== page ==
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TECHNICAL PAPERS

Advances in Laser Cooling of Solids

[+] Author and Article Information
X. L. Ruan

Department of Mechanical Engineering,  University of Michigan, Ann Arbor, MI 48109

M. Kaviany

Department of Mechanical Engineering,  University of Michigan, Ann Arbor, MI 48109kaviany@umich.edu

J. Heat Transfer 129(1), 3-10 (Jun 18, 2006) (8 pages) doi:10.1115/1.2360596 History: Received January 26, 2006; Revised June 18, 2006

We review the progress on laser cooling of solids. Laser cooling of ion-doped solids and semiconductors is based on the anti-Stokes fluorescence, where the emitted photons have a mean energy higher than that of the absorbed photons. The thermodynamic analysis shows that this cooling process does not violate the second law, and that the achieved efficiency is much lower than the theoretical limit. Laser cooling has experienced rapid progress in rare-earth-ion doped solids in the last decade, with the temperature difference increasing from 0.3to92K. Further improvements can be explored from the perspectives of materials and structures. Also, theories need to be developed, to provide guidance for searching enhanced cooling performance. Theoretical predictions show that semiconductors may be cooled more than ion-doped solids, but no success in bulk cooling has been achieved yet after a few attempts (due to the fluorescence trapping and nonradiative recombination). Possible solutions are discussed, and net cooling is expected to be realized in the near future.

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Copyright © 2007 by American Society of Mechanical Engineers
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Figures

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Figure 1

(a) Three fundamental energy carriers in rare-earth ion doped solids irradiated by laser light: Photons from the pumping fields, phonons from the host crystal, and electrons of the doped ions. (b) Principles of laser cooling in rare-earth ion doped crystal. The electron is excited by absorbing a photon and one or more lattice phonons, and then decays by emitting a higher energy photon.

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Figure 2

Energy spectra of all three carriers in irradiated Yb3+:Y2O3. Yb3+ has only two main electronic levels: F7∕24 and F5∕24. Carriers may interact with each other as energy and momentum conservations are met (26).

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Figure 3

Process for laser cooling of a semiconductor in which a laser photon with frequency ωph,i is absorbed followed by emission of an up-converted fluorescence photon with frequency ωph,e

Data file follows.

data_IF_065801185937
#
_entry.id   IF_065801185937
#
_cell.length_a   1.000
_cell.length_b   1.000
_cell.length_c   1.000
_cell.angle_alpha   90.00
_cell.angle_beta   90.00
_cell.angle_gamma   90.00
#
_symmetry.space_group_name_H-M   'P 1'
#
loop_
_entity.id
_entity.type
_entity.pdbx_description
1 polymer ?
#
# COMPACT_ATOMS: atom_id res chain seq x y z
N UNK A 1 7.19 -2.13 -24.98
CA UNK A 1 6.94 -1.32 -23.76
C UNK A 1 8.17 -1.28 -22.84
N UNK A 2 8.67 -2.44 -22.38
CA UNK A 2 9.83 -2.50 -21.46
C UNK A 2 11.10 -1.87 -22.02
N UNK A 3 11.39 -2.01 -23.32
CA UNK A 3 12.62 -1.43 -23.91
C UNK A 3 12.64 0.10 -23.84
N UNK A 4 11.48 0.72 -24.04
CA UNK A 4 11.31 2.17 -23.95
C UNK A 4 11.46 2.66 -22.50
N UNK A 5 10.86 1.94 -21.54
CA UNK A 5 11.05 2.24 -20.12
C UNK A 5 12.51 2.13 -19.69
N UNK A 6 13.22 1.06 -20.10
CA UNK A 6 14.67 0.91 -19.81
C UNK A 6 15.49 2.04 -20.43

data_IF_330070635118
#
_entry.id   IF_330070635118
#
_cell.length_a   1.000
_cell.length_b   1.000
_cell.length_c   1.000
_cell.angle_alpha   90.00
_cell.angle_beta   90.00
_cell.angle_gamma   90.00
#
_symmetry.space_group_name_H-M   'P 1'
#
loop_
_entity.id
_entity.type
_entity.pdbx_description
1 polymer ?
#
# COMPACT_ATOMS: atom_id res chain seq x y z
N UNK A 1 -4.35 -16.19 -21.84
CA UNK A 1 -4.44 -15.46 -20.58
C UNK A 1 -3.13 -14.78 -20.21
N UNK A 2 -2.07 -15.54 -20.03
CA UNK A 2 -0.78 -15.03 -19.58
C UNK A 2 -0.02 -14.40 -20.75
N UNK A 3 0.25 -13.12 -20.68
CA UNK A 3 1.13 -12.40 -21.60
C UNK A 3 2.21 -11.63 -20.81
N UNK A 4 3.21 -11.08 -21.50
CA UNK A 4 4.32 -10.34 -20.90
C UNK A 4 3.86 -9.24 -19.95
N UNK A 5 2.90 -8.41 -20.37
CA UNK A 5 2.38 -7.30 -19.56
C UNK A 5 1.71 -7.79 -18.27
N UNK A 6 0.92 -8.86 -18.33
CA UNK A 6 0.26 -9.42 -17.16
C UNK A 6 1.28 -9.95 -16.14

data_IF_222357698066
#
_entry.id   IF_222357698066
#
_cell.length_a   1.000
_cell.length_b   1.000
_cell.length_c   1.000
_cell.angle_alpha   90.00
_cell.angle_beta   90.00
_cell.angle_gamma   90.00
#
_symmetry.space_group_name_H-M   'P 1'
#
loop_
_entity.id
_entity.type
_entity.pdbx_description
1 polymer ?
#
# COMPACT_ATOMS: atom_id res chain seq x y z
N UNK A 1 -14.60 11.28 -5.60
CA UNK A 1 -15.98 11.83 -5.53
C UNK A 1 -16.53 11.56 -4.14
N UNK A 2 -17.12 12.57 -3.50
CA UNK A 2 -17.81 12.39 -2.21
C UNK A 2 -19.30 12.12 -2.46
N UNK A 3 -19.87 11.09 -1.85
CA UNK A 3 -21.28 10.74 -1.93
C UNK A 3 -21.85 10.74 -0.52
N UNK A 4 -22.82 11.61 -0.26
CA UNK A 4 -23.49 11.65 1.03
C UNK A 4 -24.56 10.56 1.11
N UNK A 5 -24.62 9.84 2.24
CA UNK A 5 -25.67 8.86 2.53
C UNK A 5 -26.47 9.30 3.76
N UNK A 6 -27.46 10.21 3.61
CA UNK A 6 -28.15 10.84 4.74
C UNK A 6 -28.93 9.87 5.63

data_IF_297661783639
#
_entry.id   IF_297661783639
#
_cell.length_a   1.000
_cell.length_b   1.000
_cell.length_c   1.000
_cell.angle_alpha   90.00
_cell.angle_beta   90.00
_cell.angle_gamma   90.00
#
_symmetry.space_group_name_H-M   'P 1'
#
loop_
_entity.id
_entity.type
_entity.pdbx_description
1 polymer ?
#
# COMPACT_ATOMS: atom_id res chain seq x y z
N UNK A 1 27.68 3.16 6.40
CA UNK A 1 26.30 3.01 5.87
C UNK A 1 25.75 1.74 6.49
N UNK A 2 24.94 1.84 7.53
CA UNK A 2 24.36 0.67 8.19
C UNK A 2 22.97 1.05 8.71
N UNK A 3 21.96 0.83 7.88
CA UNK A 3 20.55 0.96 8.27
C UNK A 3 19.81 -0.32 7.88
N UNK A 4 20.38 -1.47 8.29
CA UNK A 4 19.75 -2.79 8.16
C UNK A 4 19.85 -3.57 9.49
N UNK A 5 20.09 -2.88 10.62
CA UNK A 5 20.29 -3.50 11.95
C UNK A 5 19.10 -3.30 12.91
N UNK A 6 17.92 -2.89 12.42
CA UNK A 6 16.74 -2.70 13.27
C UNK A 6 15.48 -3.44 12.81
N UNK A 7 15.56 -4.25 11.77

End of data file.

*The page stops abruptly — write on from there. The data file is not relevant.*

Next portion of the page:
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Figure 4

The energy diagram for laser cooling of a solid, where radiation is the only external thermal load

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Figure 5

A control volume showing various energies in and out in the laser cooling of a solid (37)

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Figure 6

(a) The absorption and fluorescence spectra of Yb3+:ZBLANP, with the mean fluorescence wavelength marked (11). (b) The normalized temperature difference with respect to the pumping wavelength. Cooling is detected as the pumping wavelength is tuned longer than the mean fluorescence wavelength (11).

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Figure 7

Experimental apparatus used for observing laser cooling of Yb:ZBLANP (15). Pump radiation from a cw Ti:sapphire laser undergoes mode scrambling within an external multimode silica fiber before injection into the sample fiber, which is positioned upon a sample mount (inset), imposing an extremely low conductive thermal load. Unabsorbed pump radiation is collected from the output end of the sample fiber and reinjected into the sample with the help of an external high reflector. Finally, emitted fluorescence is collected with a third internal optic and is spectrally resolved to determine the temperature.

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Figure 8

Modified structures for enhanced laser cooling performance: (a) Cavity arrangement for multiple passes (42), (b) A micrograph of Yb3+:Y2O3 nanopowder (51).

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Figure 9

Predicted cooling efficiency as a function of temperature, for the 2 and 8wt%Yb3+:Y2O3 in the linear regime for two optical pathlengths (45).

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Figure 10

Possible structures for extracting the fluorescence from the high refractive-index semiconductors: (a) An index-matching dome lens attached on the cooling element (48). (b) A nanogap structure to couple the evanescent waves out of the cooling element (50).

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